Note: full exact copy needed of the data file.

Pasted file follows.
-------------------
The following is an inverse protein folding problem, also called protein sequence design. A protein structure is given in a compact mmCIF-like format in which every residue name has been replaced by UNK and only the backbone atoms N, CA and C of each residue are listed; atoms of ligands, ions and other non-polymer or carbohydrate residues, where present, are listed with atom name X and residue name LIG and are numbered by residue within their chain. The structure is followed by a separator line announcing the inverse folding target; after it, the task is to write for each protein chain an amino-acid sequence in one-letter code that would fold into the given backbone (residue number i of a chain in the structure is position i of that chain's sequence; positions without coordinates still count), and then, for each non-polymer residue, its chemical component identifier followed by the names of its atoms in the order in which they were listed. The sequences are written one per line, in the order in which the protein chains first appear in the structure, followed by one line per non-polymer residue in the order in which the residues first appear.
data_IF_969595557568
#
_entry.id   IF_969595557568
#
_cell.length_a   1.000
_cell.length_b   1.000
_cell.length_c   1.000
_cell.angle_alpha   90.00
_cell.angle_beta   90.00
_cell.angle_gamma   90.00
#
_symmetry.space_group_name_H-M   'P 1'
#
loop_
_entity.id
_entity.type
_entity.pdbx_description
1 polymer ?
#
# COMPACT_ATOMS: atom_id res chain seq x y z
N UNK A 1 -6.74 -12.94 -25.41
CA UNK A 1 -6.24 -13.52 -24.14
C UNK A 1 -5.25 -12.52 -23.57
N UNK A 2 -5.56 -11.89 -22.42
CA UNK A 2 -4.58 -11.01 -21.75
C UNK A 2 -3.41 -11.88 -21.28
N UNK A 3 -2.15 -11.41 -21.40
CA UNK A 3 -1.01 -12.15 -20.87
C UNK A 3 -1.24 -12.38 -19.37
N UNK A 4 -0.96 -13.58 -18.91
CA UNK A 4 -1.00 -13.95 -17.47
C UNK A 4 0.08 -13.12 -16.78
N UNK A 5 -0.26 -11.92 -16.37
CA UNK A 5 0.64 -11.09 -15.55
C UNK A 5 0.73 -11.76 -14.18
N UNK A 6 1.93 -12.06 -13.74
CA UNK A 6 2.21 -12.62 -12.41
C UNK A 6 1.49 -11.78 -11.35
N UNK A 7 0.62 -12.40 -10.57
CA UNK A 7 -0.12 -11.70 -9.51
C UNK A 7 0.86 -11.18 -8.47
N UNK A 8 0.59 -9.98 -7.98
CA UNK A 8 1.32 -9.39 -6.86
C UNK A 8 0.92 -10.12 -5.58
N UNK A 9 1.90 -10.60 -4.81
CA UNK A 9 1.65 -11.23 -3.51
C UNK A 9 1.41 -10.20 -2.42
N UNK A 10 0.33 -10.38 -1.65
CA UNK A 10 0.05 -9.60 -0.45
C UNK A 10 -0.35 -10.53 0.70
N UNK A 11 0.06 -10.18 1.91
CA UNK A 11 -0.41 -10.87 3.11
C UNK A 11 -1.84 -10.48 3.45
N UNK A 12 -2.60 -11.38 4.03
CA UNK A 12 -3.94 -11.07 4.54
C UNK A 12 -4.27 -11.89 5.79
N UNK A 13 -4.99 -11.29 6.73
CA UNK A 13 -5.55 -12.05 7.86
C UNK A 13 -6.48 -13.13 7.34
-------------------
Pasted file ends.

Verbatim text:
The following is an inverse protein folding problem, also called protein sequence design. A protein structure is given in a compact mmCIF-like format in which every residue name has been replaced by UNK and only the backbone atoms N, CA and C of each residue are listed; atoms of ligands, ions and other non-polymer or carbohydrate residues, where present, are listed with atom name X and residue name LIG and are numbered by residue within their chain. The structure is followed by a separator line announcing the inverse folding target; after it, the task is to write for each protein chain an amino-acid sequence in one-letter code that would fold into the given backbone (residue number i of a chain in the structure is position i of that chain's sequence; positions without coordinates still count), and then, for each non-polymer residue, its chemical component identifier followed by the names of its atoms in the order in which they were listed. The sequences are written one per line, in the order in which the protein chains first appear in the structure, followed by one line per non-polymer residue in the order in which the residues first appear.
data_IF_969595557568
#
_entry.id   IF_969595557568
#
_cell.length_a   1.000
_cell.length_b   1.000
_cell.length_c   1.000
_cell.angle_alpha   90.00
_cell.angle_beta   90.00
_cell.angle_gamma   90.00
#
_symmetry.space_group_name_H-M   'P 1'
#
loop_
_entity.id
_entity.type
_entity.pdbx_description
1 polymer ?
#
# COMPACT_ATOMS: atom_id res chain seq x y z
N UNK A 1 -6.74 -12.94 -25.41
CA UNK A 1 -6.24 -13.52 -24.14
C UNK A 1 -5.25 -12.52 -23.57
N UNK A 2 -5.56 -11.89 -22.42
CA UNK A 2 -4.58 -11.01 -21.75
C UNK A 2 -3.41 -11.88 -21.28
N UNK A 3 -2.15 -11.41 -21.40
CA UNK A 3 -1.01 -12.15 -20.87
C UNK A 3 -1.24 -12.38 -19.37
N UNK A 4 -0.96 -13.58 -18.91
CA UNK A 4 -1.00 -13.95 -17.47
C UNK A 4 0.08 -13.12 -16.78
N UNK A 5 -0.26 -11.92 -16.37
CA UNK A 5 0.64 -11.09 -15.55
C UNK A 5 0.73 -11.76 -14.18
N UNK A 6 1.93 -12.06 -13.74
CA UNK A 6 2.21 -12.62 -12.41
C UNK A 6 1.49 -11.78 -11.35
N UNK A 7 0.62 -12.40 -10.57
CA UNK A 7 -0.12 -11.70 -9.51
C UNK A 7 0.86 -11.18 -8.47
N UNK A 8 0.59 -9.98 -7.98
CA UNK A 8 1.32 -9.39 -6.86
C UNK A 8 0.92 -10.12 -5.58
N UNK A 9 1.90 -10.60 -4.81
CA UNK A 9 1.65 -11.23 -3.51
C UNK A 9 1.41 -10.20 -2.42
N UNK A 10 0.33 -10.38 -1.65
CA UNK A 10 0.05 -9.60 -0.45
C UNK A 10 -0.35 -10.53 0.70
N UNK A 11 0.06 -10.18 1.91
CA UNK A 11 -0.41 -10.87 3.11
C UNK A 11 -1.84 -10.48 3.45
N UNK A 12 -2.60 -11.38 4.03
CA UNK A 12 -3.94 -11.07 4.54
C UNK A 12 -4.27 -11.89 5.79
N UNK A 13 -4.99 -11.29 6.73
CA UNK A 13 -5.55 -12.05 7.86
C UNK A 13 -6.48 -13.13 7.34